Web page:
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Biden says he will sign a bill to ban TikTok if Congress passes it

WASHINGTON (AP) — President Joe Biden on Friday signed off on legislation that could lead to a ban on popular video-sharing app TikTok in the United States, a move that comes amid growing concerns in Washington about keeping American data out of China’s hands.

The legislation passed unanimously by the US House Energy and Commerce Committee on Thursday calls for China’s ByteDance to divest its ownership of TikTok – or face an effective US ban. Republican Speaker of the House of Representatives Mike Johnson also supports the bill and has indicated that it will soon come to a full vote in the House of Representatives.

“If they pass it, I will sign it,” Biden said when reporters asked him about the legislation.

The White House had provided technical support in drafting the bill, although White House press secretary Karine Jean-Pierre said earlier this week that the TikTok legislation “still needs some work” to get to the point where Biden would endorse.

Former President Donald Trump, the presumptive Republican nominee, came out in a Truth Social post on Thursday saying he opposed a ban because it would help compete with the social media platform Facebook. Trump’s opposition to the legislation comes after he issued — and then rescinded — an executive action late in his presidency that was intended to ban TikTok and another popular app, WeChat.

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Trump’s pushback puts him on the opposite side of the debate from powerful Republicans, including Johnson and House Republican Majority Leader Steve Scalise, who has called the legislation a “critical national security bill.”

Both the FBI and the Federal Communications Commission have warned that TikTok owner ByteDance could share user data — such as browsing history, location and biometric identifiers — with China’s authoritarian government. TikTok said it has never done that and wouldn’t do it if asked. The US government has also provided no evidence that this is happening.

In a separate move, Biden recently signed an executive order allowing the Justice Department and other federal agencies to take steps to prevent the large-scale transfer of Americans’ personal data to what the White House calls “countries of concern,” including China. Russia, North Korea, Iran, Cuba and Venezuela.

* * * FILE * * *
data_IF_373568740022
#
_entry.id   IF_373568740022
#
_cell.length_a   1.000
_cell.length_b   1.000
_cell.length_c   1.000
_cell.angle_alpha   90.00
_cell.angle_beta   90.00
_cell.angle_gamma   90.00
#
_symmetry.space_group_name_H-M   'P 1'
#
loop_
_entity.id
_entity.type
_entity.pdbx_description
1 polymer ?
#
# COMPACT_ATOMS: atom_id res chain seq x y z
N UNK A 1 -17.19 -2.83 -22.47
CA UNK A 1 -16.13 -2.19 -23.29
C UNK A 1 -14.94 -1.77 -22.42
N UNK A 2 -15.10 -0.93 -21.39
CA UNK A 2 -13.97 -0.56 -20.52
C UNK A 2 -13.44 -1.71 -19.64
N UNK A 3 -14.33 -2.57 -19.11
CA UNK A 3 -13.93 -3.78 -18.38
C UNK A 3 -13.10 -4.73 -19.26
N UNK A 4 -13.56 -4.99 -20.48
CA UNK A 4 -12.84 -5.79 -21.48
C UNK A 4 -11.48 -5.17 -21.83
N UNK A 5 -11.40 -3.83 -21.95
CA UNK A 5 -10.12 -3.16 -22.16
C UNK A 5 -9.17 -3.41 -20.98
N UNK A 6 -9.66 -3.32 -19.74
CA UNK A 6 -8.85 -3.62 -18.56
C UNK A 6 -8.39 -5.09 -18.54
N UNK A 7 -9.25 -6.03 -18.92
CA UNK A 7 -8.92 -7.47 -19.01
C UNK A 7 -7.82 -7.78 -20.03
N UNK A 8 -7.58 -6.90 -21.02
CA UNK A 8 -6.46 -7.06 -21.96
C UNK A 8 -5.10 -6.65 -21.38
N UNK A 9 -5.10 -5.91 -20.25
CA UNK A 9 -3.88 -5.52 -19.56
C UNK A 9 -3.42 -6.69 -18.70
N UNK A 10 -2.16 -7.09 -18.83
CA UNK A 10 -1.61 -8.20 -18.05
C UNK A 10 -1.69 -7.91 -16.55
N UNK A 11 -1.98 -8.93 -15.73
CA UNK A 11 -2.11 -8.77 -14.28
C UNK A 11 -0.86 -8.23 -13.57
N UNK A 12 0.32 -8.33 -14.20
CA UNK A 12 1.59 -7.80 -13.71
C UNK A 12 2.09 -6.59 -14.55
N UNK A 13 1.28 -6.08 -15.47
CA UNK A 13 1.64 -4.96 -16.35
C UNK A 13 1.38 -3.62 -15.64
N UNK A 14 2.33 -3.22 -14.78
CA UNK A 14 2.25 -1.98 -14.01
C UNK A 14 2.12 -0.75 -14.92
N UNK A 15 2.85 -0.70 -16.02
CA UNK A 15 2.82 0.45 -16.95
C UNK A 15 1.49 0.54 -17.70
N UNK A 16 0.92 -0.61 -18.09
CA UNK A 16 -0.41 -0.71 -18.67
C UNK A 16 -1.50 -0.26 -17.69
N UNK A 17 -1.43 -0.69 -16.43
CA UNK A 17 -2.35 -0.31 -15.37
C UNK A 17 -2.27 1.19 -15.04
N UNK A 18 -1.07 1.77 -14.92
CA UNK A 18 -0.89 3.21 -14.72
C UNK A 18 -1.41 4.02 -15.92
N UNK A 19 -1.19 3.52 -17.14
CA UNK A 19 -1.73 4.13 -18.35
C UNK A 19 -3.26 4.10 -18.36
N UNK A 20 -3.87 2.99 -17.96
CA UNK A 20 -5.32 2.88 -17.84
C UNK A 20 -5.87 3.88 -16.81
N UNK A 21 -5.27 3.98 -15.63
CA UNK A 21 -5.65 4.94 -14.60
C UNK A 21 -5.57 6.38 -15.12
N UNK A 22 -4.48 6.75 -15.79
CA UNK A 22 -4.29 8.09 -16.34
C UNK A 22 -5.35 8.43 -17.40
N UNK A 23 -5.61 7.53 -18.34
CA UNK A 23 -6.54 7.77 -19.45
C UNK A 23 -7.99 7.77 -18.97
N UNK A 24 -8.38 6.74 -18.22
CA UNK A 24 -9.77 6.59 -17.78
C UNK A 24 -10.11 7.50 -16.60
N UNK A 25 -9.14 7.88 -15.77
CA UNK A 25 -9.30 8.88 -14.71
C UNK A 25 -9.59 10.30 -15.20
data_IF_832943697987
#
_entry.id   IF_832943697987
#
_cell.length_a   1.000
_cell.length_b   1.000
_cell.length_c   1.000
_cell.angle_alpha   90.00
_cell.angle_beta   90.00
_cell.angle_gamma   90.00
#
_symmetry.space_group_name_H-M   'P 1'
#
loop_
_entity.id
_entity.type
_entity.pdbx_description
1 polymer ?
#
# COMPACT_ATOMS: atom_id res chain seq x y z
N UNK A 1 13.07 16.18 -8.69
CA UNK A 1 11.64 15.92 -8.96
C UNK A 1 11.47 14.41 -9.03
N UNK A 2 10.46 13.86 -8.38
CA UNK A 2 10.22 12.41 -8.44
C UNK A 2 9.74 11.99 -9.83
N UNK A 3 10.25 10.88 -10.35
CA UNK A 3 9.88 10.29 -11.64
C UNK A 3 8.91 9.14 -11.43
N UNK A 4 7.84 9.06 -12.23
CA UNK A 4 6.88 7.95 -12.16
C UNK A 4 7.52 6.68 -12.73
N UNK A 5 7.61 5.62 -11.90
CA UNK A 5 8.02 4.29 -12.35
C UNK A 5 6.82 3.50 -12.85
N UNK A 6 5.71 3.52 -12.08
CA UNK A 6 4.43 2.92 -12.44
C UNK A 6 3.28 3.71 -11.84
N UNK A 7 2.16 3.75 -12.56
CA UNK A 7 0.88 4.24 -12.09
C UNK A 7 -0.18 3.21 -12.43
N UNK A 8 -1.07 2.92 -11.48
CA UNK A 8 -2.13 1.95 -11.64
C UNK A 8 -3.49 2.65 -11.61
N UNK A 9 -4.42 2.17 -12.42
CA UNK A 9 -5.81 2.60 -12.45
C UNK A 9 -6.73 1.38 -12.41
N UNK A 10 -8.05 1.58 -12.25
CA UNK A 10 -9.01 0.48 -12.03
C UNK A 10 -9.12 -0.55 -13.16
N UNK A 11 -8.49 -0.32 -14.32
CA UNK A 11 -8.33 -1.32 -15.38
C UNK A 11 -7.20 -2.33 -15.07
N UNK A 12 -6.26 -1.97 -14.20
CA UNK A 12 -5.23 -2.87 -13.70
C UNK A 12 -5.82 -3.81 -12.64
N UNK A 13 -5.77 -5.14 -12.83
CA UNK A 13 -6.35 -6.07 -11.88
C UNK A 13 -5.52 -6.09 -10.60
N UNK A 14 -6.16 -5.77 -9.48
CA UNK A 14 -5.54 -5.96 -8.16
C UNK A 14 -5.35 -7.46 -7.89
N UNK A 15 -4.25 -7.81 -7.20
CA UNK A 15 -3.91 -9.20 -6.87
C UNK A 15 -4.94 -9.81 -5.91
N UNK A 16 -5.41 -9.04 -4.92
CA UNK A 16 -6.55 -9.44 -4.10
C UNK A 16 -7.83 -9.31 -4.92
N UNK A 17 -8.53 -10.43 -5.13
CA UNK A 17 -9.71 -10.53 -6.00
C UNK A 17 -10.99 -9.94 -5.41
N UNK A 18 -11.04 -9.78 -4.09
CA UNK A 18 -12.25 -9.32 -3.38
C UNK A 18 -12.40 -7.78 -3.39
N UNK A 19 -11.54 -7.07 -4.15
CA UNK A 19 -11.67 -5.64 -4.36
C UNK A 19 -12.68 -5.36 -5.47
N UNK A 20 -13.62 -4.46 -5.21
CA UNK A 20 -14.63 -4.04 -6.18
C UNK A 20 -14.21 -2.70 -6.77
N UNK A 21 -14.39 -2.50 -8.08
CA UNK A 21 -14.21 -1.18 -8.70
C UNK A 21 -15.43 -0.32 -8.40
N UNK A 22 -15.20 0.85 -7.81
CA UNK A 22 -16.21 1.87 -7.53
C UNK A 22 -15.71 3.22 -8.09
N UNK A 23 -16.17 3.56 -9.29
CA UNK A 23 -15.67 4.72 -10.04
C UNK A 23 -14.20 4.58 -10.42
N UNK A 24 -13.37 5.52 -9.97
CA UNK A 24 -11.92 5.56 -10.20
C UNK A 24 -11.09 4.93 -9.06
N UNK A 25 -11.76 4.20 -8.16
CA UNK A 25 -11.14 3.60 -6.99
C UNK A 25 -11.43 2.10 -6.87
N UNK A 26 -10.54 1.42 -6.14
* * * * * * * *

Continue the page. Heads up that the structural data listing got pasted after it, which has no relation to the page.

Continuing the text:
Biden in 2022 banned the use of TikTok by the federal government’s nearly 4 million employees on devices owned by its agencies, with limited exceptions for law enforcement, national security and security investigations.

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While his administration has raised national security concerns about TikTok, Biden’s reelection campaign joined the platform last month.

If passed, the bill would effectively ban TikTok and other ByteDance apps from being available in the Apple or Google app stores or on web hosting services in the US.

The bill takes a two-pronged approach. First, it requires Beijing-based ByteDance Ltd. to divest TikTok and other applications it controls within 180 days of the bill’s enactment, or those applications will be banned in the United States. Second, it creates a narrow process for the executive branch to ban access to an app owned by a foreign adversary if it poses a threat to national security.

The company has also pledged to shield U.S. user data from its parent company through a separate entity that is managed independently of ByteDance and monitored by third-party monitors.

A poll published last month by The Associated Press and NORC Center for Public Affairs Research found that Americans are deeply divided on the issue of banning the app. Thirty-one percent of American adults said they would support a nationwide ban on TikTok use, while 35% said they would oppose that type of action. Another 31% of adults say they are neither for nor against a ban on the social media platform.

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The AP-NORC survey shows that TikTok users — about 170 million in the U.S., most of whom are younger — are less likely to be concerned about the app sharing U.S. users’ data, reflecting a previously perceived generational divide . About a quarter of daily users say they are “extremely or very concerned” about the idea of ​​the Chinese government obtaining users’ personal information, compared to about half of U.S. adults overall.

AP writers Josh Boak, Kevin Freking and Haleluya Hadero contributed reporting.

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